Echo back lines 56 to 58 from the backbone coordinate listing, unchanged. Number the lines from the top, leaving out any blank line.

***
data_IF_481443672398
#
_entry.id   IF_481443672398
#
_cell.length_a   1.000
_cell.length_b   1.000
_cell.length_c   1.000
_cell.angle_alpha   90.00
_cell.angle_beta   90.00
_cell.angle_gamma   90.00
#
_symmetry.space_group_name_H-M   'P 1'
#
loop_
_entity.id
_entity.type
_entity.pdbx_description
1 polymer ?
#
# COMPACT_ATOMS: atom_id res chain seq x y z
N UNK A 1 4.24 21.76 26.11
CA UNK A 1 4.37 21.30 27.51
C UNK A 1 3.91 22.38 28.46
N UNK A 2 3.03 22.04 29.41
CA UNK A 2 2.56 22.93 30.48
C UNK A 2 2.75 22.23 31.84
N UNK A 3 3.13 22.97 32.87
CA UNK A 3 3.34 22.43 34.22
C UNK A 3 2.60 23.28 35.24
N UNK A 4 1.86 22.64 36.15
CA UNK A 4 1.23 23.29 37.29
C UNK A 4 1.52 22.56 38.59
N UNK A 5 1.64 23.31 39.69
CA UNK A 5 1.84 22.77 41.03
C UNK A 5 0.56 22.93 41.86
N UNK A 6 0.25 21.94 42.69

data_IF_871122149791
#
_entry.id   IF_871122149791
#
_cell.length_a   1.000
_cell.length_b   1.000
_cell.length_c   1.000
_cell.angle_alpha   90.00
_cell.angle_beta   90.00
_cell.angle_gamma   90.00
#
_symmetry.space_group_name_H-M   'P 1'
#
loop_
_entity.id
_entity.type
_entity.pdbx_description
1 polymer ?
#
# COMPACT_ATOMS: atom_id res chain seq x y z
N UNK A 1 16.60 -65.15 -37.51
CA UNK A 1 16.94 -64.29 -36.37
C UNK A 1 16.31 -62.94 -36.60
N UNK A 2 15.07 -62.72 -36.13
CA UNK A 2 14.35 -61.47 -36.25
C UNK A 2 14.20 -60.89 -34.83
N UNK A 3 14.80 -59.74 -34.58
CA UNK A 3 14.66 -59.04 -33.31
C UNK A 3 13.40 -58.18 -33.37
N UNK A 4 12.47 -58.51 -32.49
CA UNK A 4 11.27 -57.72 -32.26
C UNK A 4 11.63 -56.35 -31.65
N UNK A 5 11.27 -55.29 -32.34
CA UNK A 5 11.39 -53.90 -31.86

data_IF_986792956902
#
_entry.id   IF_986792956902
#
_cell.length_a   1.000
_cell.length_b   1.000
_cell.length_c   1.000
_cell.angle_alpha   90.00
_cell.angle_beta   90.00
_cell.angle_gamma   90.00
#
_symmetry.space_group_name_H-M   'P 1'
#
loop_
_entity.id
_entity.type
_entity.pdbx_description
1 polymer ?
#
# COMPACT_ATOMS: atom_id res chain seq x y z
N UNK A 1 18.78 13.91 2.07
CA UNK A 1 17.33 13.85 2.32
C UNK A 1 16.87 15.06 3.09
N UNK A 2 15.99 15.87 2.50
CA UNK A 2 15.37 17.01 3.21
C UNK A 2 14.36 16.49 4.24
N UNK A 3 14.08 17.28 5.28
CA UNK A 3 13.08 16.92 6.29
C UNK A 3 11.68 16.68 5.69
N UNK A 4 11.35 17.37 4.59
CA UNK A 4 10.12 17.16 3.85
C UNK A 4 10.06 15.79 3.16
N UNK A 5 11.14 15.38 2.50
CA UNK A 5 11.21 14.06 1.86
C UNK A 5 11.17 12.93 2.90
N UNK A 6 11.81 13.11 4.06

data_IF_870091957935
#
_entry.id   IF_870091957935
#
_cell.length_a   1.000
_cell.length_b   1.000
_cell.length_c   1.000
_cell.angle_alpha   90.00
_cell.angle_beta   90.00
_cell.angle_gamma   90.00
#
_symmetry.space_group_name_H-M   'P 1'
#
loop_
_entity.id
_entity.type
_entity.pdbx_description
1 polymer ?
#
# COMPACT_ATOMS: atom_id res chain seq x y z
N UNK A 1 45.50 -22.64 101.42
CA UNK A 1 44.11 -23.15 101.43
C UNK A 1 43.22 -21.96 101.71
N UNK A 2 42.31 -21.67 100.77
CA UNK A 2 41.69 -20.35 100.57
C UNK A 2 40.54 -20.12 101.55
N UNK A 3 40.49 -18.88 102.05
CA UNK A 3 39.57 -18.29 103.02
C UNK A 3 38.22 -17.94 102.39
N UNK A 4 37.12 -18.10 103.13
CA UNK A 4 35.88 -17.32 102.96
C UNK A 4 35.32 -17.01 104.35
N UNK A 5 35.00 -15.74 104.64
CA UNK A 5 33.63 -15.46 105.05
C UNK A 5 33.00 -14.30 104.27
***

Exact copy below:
# COMPACT_ATOMS: atom_id res chain seq x y z
N UNK A 1 16.60 -65.15 -37.51
CA UNK A 1 16.94 -64.29 -36.37